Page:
It was weary waiting for the
eager Pennsylvanians - the infantry - 109th,
110th, 111th, and 112th regiments, were camped
just north of Paris, awaiting orders to move
forward. The artillery,107th, 108th and 109th
Regiments, were still training in southern
France. The ammunitions and supply trains had not yet come
When the chance to fight did come, it would be
necessary brigaded with the French. That made little
difference tho, as ll
the Keystone boys wanted was the "privilege to
The first honors fell to two
platoons composed of lads from Pittsburgh. It was a
volunteer job to help the French take Hill 204. on July
If this action was
chosen as a test of the mettle of the
Pennsylvanians, it was proof positive that they
were ready for the big test. Shoulder to shoulder with
their French comrades, the boys from
Pittsburgh plunged forward up the hill, taking it easily.
The short words of commendation from the
French commanders were eloquent of the impression the two
platoons had made.
But it was not until July 14th,
the famous French
Independence Day,(Bastille Day) that the Division moved
into action. They were to support the
French troops then holding the line.
Their section ran from Chezy, on the east; by
Vaux and a little beyond Chateau Thierry on the
west. The 103rd Engineers were furthest east,
then in order came the 109th, 110th and 111th.
The 112th was not sent in at that place.
had settled over the front.The third
great German drive had been halted. America's
first fighting divisions had won the salutes of
the world by their gallant work at Belleau Wood,
Vaux, Chatetu Thierry and the Marne. The great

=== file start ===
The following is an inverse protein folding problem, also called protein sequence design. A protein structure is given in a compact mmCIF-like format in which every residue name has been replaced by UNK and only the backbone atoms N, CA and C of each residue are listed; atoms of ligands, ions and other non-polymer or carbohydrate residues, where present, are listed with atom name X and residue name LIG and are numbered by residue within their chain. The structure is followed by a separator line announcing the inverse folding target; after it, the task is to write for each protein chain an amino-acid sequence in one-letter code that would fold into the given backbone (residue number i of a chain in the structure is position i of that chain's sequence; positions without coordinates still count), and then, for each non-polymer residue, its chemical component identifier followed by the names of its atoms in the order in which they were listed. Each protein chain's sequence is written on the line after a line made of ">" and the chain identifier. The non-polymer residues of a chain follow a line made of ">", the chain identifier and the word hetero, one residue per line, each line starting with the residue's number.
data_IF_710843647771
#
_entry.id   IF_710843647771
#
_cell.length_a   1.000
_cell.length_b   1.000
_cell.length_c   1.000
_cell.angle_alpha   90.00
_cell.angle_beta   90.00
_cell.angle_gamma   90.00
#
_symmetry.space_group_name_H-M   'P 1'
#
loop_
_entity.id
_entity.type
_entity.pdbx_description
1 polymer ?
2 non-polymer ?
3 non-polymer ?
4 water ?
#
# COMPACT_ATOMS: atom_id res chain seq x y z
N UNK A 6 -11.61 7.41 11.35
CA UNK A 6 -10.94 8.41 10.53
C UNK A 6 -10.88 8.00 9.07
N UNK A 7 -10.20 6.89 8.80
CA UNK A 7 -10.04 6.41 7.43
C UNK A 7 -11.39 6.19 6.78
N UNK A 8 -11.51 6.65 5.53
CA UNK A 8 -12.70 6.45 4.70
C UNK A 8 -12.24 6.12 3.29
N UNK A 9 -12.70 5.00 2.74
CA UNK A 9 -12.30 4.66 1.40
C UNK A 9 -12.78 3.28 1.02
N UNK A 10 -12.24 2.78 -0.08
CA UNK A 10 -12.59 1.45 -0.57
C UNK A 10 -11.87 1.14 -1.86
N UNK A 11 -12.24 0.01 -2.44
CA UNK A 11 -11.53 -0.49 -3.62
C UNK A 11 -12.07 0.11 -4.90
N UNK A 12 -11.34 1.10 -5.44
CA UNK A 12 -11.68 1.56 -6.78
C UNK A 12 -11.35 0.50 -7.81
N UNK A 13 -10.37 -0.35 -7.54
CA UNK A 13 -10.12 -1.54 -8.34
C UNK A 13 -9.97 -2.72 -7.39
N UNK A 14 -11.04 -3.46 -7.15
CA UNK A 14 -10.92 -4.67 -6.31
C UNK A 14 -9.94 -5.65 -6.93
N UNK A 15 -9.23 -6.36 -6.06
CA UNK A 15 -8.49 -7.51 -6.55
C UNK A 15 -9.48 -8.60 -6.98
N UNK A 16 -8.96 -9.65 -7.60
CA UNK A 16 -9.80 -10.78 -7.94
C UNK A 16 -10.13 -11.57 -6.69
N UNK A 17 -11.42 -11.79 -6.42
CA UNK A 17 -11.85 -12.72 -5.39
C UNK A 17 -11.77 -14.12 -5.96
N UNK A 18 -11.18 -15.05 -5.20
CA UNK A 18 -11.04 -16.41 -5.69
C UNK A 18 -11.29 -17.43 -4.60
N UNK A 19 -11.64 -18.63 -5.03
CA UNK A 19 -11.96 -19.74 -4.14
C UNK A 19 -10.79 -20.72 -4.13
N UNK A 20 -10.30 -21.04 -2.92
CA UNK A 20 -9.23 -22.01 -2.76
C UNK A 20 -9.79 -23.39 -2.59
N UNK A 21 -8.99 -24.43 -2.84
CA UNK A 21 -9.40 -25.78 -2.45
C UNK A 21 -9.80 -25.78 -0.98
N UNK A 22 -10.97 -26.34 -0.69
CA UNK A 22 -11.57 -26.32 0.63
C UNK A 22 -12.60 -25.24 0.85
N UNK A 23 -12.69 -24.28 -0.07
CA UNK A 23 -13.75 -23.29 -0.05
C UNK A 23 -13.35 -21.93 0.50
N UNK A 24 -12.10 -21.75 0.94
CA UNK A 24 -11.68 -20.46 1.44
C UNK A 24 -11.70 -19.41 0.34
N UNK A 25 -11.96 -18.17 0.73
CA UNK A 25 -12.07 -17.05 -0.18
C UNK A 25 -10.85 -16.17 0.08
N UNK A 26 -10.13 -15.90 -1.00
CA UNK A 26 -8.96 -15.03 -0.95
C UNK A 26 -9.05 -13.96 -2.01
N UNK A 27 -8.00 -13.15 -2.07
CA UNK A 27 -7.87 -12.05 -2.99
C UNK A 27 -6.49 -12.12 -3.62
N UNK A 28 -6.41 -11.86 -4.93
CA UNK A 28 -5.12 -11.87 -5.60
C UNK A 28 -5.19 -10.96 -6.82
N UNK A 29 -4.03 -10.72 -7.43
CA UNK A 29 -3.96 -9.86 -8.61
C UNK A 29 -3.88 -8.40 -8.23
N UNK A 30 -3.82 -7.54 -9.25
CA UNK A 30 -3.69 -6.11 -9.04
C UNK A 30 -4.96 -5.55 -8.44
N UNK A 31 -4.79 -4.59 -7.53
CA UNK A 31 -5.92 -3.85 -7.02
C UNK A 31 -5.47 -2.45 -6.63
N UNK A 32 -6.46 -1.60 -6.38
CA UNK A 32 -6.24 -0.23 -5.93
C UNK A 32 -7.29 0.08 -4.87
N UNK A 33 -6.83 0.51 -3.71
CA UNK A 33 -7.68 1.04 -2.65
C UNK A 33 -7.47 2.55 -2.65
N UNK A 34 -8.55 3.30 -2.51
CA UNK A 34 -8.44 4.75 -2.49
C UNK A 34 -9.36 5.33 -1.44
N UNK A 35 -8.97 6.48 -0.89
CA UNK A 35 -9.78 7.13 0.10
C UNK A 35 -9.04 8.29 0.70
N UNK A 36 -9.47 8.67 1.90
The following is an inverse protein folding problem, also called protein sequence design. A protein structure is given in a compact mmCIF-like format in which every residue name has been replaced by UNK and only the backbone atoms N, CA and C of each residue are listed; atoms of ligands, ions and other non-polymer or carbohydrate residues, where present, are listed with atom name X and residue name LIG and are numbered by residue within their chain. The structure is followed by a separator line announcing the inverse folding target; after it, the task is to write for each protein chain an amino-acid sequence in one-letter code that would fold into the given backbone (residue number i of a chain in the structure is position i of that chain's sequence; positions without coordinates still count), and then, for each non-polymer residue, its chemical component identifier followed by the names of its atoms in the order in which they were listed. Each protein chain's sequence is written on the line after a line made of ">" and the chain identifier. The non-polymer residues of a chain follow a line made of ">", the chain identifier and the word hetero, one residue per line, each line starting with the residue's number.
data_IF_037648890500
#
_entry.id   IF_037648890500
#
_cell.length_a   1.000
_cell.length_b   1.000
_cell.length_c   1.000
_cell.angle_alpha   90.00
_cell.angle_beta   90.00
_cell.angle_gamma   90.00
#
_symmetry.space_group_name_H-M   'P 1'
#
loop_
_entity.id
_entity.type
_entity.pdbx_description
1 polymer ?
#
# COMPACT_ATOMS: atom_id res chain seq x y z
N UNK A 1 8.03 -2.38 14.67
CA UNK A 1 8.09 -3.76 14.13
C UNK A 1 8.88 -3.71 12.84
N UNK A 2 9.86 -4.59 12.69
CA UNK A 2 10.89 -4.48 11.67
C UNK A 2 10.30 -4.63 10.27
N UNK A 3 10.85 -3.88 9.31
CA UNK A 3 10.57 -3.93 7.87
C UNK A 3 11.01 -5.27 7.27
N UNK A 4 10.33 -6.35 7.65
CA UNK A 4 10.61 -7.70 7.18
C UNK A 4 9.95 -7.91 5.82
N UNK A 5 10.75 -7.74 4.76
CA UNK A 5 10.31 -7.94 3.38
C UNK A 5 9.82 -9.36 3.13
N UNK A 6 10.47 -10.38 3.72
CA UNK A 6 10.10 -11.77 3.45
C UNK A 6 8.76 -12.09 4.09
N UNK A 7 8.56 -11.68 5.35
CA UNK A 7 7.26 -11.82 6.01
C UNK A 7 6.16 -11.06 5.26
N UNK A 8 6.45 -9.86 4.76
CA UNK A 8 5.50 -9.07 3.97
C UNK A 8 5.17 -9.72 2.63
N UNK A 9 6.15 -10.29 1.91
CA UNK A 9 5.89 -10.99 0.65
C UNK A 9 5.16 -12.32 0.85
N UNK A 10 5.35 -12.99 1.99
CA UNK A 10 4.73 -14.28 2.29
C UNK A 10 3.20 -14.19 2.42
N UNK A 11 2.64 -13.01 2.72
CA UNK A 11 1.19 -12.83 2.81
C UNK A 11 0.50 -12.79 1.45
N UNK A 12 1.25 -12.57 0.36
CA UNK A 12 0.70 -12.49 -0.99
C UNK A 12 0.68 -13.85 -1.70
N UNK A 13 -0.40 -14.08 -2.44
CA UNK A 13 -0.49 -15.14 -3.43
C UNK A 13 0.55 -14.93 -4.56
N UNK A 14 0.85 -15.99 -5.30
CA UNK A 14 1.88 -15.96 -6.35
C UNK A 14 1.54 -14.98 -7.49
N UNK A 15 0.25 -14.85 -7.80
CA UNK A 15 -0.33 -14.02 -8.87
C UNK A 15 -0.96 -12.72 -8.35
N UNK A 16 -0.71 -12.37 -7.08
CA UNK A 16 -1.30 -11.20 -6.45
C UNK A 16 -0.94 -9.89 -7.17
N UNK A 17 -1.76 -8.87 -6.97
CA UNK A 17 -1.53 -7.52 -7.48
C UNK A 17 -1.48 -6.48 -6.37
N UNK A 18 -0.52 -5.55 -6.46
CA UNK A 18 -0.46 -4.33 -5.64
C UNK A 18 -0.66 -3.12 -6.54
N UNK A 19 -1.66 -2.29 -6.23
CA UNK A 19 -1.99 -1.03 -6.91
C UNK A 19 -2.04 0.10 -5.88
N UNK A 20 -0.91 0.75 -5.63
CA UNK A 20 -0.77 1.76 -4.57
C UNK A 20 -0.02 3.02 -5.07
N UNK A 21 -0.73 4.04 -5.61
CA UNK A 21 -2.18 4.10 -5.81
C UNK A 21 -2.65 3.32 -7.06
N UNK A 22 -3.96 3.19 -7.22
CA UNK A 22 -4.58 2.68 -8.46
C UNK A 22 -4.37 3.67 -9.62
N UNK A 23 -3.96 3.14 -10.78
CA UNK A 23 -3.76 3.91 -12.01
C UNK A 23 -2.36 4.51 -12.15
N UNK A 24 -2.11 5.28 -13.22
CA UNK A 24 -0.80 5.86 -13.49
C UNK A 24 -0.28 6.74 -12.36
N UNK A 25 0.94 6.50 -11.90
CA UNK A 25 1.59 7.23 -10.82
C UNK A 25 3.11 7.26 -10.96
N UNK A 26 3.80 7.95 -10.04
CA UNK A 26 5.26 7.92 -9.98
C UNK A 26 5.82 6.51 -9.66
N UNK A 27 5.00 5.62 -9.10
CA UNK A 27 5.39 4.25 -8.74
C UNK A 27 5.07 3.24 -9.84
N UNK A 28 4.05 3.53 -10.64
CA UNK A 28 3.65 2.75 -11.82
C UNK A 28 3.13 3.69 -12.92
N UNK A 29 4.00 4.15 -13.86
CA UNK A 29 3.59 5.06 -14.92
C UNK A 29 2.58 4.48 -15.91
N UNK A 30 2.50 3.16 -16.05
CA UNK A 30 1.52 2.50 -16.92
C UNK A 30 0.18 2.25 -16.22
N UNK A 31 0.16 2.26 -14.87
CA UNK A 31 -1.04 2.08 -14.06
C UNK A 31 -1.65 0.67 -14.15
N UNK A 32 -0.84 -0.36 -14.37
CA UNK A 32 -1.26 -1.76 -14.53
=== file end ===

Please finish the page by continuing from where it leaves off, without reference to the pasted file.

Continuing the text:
morter genius of the Allies was calmly waiting
for the last effort of the Hun to reach Paris.
United under one leader, the Allied line
presented a solid front from Flanders to the
Vosges. The final Hun drive was doomed before it
Four companies only (L and M
of the 109th and B and C of the 110th) of the
Iron Division were on the actual firing line at
12.30 on the morning of July 15th when the great
As tho he realized
that this was his last chance, the enemy threw
over the mightiest barrage ever seen on the
Western front. The entire battle zone for miles
behind the lines was torn with a volcano of
explosives. The scream and the shriek of shells
manning their guns in spite of the terrific hail
of death, the Allied batteries poured confusion
into the attacking waves. For the first time, the Hun's
carefully planned schedule was delayed.
Instead of throwing their pontoons across the
Marne at 1:30 they were delayed until
To the methodical German this
meant ruin. Broken, confused and astounded at the iron
resistance of the Allies in face of this
tremendous bar- rage, he finally crossed the